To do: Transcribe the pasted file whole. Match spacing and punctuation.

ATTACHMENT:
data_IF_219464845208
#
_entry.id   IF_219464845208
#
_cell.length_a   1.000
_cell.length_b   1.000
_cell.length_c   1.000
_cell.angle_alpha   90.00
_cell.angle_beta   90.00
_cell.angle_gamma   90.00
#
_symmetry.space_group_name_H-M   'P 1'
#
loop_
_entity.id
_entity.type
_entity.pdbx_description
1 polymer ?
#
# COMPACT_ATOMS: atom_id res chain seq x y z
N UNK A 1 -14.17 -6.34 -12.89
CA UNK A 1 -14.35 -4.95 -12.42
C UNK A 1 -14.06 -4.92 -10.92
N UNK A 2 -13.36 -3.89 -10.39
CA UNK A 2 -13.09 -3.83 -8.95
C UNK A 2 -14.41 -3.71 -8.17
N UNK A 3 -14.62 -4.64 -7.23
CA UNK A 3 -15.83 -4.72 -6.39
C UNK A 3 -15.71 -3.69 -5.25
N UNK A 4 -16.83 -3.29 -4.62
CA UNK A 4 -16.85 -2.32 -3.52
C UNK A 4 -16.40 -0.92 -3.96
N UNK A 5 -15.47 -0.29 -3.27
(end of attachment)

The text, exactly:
data_IF_219464845208
#
_entry.id   IF_219464845208
#
_cell.length_a   1.000
_cell.length_b   1.000
_cell.length_c   1.000
_cell.angle_alpha   90.00
_cell.angle_beta   90.00
_cell.angle_gamma   90.00
#
_symmetry.space_group_name_H-M   'P 1'
#
loop_
_entity.id
_entity.type
_entity.pdbx_description
1 polymer ?
#
# COMPACT_ATOMS: atom_id res chain seq x y z
N UNK A 1 -14.17 -6.34 -12.89
CA UNK A 1 -14.35 -4.95 -12.42
C UNK A 1 -14.06 -4.92 -10.92
N UNK A 2 -13.36 -3.89 -10.39
CA UNK A 2 -13.09 -3.83 -8.95
C UNK A 2 -14.41 -3.71 -8.17
N UNK A 3 -14.62 -4.64 -7.23
CA UNK A 3 -15.83 -4.72 -6.39
C UNK A 3 -15.71 -3.69 -5.25
N UNK A 4 -16.83 -3.29 -4.62
CA UNK A 4 -16.85 -2.32 -3.52
C UNK A 4 -16.40 -0.92 -3.96
N UNK A 5 -15.47 -0.29 -3.27